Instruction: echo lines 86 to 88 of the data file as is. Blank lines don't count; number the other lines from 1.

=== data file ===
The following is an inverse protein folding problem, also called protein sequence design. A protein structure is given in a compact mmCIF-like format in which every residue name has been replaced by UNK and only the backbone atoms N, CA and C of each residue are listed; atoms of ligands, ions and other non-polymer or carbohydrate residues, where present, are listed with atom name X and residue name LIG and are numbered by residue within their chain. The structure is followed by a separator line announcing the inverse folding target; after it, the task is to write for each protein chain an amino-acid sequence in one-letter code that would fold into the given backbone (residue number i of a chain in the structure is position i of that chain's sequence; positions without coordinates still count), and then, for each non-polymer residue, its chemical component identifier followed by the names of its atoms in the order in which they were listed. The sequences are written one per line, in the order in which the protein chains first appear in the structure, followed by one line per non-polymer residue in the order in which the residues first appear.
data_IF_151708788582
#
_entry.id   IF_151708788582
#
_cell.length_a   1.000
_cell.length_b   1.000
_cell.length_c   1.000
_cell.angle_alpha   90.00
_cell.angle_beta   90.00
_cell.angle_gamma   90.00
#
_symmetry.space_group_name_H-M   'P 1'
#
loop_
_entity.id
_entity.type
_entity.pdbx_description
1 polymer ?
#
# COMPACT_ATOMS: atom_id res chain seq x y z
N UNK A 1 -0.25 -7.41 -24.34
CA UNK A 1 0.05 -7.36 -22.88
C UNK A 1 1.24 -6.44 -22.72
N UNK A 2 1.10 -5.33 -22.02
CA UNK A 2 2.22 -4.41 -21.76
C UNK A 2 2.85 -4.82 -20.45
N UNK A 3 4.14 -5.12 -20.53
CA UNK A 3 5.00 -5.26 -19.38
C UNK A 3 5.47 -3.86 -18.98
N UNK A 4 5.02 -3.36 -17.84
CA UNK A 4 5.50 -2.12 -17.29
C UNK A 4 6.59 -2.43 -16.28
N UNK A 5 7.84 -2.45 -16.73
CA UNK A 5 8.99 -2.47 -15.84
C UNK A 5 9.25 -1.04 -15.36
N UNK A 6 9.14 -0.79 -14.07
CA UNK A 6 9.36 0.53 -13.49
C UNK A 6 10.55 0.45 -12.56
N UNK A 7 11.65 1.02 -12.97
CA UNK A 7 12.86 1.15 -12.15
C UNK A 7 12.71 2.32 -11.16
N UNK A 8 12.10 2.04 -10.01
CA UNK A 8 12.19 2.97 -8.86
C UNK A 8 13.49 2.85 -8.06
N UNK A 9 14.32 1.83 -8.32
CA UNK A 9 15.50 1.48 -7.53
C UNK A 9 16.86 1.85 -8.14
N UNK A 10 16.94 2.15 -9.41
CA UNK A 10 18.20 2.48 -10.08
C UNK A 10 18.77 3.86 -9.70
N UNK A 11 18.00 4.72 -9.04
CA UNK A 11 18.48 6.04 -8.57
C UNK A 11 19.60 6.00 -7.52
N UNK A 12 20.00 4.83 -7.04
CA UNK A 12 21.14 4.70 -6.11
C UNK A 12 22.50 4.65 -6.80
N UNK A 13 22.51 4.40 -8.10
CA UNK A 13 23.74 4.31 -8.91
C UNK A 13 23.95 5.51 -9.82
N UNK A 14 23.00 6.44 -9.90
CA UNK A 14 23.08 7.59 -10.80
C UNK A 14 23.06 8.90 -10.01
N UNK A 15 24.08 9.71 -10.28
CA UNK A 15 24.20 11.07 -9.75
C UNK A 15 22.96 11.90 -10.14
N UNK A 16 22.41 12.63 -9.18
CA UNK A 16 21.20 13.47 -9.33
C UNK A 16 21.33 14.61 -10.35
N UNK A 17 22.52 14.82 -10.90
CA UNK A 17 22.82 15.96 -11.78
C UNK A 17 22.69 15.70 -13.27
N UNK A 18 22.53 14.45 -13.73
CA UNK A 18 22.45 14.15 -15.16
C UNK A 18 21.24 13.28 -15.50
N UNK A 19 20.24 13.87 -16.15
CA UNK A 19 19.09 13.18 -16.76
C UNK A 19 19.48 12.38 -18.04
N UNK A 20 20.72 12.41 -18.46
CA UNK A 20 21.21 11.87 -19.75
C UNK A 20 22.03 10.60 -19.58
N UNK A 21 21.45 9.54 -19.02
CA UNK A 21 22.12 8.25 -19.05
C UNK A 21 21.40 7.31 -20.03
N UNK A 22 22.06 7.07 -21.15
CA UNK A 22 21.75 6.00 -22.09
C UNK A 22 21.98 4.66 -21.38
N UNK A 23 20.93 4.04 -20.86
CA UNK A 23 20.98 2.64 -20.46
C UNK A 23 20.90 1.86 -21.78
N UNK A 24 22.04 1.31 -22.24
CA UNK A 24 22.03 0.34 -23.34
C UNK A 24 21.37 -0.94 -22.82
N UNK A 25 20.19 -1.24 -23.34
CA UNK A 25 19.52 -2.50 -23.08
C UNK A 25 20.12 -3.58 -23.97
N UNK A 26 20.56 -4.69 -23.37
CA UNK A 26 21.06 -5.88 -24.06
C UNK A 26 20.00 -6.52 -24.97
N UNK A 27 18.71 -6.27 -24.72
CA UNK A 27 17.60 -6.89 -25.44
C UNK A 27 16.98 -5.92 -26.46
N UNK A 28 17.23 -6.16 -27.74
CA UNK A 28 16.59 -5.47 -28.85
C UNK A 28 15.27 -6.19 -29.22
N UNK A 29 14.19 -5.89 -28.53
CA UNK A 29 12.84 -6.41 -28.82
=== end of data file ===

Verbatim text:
CA UNK A 22 21.75 6.00 -22.09
C UNK A 22 21.98 4.66 -21.38
N UNK A 23 20.93 4.04 -20.86